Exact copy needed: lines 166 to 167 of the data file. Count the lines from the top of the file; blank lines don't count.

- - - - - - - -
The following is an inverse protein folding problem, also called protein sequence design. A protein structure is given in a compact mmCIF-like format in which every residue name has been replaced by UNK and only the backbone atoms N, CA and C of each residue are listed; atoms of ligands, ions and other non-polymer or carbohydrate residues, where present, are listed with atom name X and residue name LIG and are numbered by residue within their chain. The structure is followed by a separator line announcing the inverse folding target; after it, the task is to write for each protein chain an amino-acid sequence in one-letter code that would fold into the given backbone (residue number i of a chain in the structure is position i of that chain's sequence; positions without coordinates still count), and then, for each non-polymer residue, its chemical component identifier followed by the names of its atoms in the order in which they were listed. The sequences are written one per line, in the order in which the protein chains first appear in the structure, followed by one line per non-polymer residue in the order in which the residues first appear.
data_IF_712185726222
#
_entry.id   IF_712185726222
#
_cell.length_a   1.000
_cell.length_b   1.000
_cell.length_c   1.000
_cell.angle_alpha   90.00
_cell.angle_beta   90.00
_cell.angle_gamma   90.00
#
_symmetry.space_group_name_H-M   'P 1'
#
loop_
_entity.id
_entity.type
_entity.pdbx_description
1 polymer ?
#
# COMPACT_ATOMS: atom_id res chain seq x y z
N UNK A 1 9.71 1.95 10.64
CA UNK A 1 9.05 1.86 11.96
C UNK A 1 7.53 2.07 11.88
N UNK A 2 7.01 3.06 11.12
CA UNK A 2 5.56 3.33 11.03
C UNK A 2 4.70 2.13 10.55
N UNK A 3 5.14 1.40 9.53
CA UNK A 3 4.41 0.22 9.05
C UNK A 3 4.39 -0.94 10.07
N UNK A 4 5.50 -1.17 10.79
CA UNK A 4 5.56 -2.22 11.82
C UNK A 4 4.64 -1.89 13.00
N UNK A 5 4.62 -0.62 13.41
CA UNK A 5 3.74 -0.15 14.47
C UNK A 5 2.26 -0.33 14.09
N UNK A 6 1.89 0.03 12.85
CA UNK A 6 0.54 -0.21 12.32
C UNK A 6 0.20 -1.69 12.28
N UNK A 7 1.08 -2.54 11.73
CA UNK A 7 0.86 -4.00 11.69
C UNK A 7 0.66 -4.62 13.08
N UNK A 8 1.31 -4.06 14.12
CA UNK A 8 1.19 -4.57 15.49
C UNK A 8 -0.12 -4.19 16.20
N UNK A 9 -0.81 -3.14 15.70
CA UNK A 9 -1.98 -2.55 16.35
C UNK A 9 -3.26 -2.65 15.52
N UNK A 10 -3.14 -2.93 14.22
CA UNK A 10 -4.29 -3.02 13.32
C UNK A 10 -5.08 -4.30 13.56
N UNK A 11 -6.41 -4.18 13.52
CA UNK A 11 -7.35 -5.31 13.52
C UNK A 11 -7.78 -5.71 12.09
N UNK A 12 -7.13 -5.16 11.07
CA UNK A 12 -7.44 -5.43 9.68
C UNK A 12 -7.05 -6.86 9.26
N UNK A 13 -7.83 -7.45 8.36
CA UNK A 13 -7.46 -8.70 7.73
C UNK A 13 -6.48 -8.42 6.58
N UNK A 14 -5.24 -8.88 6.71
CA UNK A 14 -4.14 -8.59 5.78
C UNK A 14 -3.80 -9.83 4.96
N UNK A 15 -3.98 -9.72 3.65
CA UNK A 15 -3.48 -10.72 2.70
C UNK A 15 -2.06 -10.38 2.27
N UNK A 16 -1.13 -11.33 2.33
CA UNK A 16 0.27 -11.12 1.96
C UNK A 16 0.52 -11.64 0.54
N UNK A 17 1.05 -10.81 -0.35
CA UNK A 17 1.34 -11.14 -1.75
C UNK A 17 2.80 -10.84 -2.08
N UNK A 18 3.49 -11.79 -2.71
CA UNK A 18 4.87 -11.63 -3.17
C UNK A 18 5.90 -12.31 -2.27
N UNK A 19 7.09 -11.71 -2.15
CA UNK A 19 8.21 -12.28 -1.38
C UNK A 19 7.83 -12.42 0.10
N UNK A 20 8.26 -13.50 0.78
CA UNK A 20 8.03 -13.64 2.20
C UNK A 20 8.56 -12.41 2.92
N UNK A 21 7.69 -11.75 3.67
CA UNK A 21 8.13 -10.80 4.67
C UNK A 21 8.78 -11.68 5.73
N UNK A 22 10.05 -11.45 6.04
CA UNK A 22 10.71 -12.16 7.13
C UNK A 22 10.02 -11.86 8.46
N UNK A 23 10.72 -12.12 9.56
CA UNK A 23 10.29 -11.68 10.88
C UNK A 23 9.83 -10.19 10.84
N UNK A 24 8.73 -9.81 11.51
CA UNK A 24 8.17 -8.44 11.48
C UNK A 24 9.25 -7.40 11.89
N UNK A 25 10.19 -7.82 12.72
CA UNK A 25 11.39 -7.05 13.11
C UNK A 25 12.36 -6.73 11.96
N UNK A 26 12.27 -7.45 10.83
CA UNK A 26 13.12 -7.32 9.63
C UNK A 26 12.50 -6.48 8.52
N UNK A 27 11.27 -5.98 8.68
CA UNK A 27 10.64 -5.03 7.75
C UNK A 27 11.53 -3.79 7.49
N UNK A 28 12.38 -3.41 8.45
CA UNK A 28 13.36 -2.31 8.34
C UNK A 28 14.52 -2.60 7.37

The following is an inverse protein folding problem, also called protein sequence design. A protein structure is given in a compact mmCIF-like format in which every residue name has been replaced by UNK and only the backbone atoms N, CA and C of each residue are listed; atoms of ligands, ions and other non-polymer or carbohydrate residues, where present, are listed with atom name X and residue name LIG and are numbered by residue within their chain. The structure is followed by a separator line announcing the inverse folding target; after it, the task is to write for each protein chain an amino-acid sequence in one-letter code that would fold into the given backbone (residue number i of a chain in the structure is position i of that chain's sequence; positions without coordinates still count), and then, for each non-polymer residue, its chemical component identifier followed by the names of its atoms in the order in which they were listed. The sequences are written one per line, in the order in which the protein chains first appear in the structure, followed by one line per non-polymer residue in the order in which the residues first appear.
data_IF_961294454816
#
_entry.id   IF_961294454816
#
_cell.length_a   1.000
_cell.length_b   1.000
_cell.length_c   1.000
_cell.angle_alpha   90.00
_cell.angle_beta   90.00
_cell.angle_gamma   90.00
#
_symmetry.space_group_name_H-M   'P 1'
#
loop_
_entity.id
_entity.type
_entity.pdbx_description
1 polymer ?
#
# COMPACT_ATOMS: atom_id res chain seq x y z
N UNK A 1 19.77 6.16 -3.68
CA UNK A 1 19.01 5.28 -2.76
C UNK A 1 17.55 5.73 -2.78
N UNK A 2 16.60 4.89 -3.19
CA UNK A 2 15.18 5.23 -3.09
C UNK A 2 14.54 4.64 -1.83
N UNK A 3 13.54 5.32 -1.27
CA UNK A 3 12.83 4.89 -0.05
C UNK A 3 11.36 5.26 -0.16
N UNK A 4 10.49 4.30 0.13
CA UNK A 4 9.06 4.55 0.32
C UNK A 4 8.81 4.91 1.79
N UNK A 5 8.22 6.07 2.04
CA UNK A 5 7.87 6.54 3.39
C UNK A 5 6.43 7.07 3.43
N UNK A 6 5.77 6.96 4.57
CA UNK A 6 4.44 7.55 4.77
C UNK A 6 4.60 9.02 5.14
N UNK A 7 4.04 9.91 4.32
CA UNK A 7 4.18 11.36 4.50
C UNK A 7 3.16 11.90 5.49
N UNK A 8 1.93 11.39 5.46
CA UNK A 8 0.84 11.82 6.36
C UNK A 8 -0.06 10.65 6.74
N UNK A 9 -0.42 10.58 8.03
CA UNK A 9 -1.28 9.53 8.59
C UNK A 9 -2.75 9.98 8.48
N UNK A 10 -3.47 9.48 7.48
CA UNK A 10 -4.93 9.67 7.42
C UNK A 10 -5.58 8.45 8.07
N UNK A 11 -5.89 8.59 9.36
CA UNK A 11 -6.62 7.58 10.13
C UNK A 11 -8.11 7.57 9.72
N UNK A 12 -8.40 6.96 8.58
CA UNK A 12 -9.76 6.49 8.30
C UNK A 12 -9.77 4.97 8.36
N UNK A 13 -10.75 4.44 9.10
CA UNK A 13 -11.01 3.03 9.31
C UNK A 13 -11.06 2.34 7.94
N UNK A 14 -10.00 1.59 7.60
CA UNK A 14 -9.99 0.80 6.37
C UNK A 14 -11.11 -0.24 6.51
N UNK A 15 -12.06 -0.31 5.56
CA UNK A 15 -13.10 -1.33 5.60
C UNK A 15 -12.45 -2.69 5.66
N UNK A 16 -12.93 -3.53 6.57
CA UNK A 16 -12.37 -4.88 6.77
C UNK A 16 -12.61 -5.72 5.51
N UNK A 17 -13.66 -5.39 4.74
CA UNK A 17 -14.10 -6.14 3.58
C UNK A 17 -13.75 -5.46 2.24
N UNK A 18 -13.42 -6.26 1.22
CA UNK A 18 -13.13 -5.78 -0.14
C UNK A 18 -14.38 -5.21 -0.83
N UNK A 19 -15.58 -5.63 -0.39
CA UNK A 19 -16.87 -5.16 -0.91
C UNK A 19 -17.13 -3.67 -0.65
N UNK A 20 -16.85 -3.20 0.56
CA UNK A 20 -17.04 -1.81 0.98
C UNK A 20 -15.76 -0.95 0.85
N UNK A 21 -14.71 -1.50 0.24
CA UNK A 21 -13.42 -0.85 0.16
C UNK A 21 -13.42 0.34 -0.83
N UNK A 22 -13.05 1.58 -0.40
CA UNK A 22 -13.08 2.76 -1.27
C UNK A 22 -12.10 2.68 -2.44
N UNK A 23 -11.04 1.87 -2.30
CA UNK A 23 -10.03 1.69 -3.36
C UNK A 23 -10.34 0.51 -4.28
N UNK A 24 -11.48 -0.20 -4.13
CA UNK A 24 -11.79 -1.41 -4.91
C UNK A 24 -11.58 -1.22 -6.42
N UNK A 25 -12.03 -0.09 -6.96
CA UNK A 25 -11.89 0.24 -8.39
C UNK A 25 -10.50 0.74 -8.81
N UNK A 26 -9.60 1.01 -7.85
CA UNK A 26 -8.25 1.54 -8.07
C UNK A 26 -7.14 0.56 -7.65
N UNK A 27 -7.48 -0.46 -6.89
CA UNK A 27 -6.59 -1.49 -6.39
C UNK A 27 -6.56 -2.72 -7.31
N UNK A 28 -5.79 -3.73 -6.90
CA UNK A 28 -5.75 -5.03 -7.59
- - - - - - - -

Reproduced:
N UNK A 14 -10.00 1.59 7.60
CA UNK A 14 -9.99 0.80 6.37